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Stage. My attachment to the Drama, if it be a fault, is certainly, in a proportionate degree, my misfortune; for such were the circumstances of my education, that it appears to have arisen from it naturally. As long as I can remember any thing, I recollect my love for the Sacred Writings and for English Poetry; but I never took much, I may almost say any, delight in the usual routine of a classical education. I remember the interest and the fulness of heart, with which I read the story of Joseph and his Brethren, and the delight with which I attended to the easy verse and playful humour of the Bath Guide. At the Classical School * to which I was sent, it was customary, once in three years, to perform one of Shakspeare's Plays, as a public exercise; an event, which was always regarded with much delight in the School, and which formed an era, both in the School itself, and in the lives of those who sustained the characters in them. In the year 1783, when I was between eleven and twelve years of age, the Play of King Lear was performed; and during the time that was in preparation, some friends took me to see a play in London. My love for the Drama was fixed from that time; and while so rational and fascinating a source of amusement was set before us in the most pleasing manner, and crowned with the applause of our teachers and friends, is it to be wondered at, that the more difficult and less entertaining lessons from the Classics, which were set as a task, and bcat in with the fçrula, should become our aversion, and that every opportunity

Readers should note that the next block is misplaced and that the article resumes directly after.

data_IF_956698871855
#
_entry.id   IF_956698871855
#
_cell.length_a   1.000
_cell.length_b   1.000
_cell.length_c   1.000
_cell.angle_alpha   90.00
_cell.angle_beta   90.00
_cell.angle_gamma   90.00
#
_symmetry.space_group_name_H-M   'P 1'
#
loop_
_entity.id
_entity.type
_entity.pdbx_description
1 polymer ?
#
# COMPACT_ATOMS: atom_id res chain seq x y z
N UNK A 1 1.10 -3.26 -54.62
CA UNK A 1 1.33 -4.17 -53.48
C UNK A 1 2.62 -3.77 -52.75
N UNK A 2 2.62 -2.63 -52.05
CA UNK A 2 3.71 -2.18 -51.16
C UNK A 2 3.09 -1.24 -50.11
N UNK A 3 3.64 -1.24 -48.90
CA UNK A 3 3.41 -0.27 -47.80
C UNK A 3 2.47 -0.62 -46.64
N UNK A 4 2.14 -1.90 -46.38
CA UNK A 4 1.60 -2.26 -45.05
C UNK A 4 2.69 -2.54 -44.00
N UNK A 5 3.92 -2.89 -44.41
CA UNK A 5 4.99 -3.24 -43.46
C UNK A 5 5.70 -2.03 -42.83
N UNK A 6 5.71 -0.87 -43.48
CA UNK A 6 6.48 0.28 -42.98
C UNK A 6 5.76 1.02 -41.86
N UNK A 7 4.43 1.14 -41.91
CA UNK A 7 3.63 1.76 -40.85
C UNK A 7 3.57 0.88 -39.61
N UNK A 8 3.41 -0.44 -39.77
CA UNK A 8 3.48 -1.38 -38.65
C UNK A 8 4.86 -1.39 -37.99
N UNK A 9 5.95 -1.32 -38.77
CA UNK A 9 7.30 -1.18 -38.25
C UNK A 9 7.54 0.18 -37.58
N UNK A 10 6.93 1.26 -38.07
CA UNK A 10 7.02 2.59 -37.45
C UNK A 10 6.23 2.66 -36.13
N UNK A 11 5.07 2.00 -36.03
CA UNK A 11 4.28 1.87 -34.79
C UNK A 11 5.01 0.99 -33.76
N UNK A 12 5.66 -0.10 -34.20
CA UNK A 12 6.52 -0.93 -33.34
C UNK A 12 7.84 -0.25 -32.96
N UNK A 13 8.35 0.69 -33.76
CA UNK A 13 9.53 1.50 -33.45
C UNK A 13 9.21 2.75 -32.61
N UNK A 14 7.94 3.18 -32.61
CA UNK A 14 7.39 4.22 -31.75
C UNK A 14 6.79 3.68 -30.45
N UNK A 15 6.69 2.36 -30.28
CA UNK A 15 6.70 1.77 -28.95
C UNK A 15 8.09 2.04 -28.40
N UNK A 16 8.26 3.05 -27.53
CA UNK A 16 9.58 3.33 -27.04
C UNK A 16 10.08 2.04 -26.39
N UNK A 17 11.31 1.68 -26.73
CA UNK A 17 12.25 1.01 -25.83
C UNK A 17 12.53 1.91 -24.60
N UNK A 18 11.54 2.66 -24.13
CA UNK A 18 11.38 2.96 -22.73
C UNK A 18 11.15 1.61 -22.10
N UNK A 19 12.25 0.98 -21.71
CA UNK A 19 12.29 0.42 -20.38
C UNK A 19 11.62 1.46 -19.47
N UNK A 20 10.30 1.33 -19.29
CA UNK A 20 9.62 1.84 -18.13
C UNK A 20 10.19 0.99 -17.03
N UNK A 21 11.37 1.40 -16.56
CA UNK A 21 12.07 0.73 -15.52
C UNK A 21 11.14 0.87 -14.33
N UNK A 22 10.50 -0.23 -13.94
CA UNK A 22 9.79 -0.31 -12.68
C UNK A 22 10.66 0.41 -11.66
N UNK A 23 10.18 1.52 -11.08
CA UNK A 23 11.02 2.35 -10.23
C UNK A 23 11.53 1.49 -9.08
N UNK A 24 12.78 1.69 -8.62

* AT HACKNEY, then kept by Henry NEWCOME, Esq.

should be taken of following the one and avoiding the other? Such, I must confess, was my case; and, while at School, I became both an actor and an author.

Much hath been said, both for, and against, the practice of performing plays at Schools. The author of an admirable Essay on Education,* hath stated his objections at length; and, indeed, as far as the subject had fallen under his observation, they appear to be well founded. With respect to the School of which I am now speaking, it is but justice to say, that, coming only once in three years, being got up chiefly out of school hours, and consisting of one of Shakspeare's Plays only, without a Farce, the chief objection to them seems to me to have been the dissipation which was introduced about the time of performance, and that very much by the friends and relatives of the boys being accessary to it: this, however, during the latter part of the time before the plays were discontinued, † had been greatly corrected. As to its giving the boys a turn for becoming public actors, justice likewise requires it to be said, that as far as my own knowledge extends, I believe there never was an instance of any one of the actors performing afterwards upon a public Stage, much less of embracing the profession of a player. One thing, I must say, greatly to our credit, was the care which


+ The year 1802, after which Mr. Newcome* retired from public life.

* Richard, Esq. Son of the former.

was taken to expunge every exceptionable passage from the pieces performed; at least to purify them. according to the general opinions of the world; for, notwithstanding this, much heathenism, and much sentiment contrary to Christianity, were still suffered to remain: it was here, however, that, while I imbibed a love for the Drama, I acquired likewise some idea of wishing to render it more proper for public representation.

My love for the Drama certainly increased with my years, and, I must speak it to my shame, interfered too much with what ought to have been the object of my studies. I say, to my shame, not because I think time worse employed in cultivating a taste for the English Drama, than in studying the Greek and Roman Poets; but, as the study of * the classics was a duty I then owed to

duty I then owed to my Parents and Teachers, that ought to have been my pursuit, had I possessed adequate ideas of filial obedience.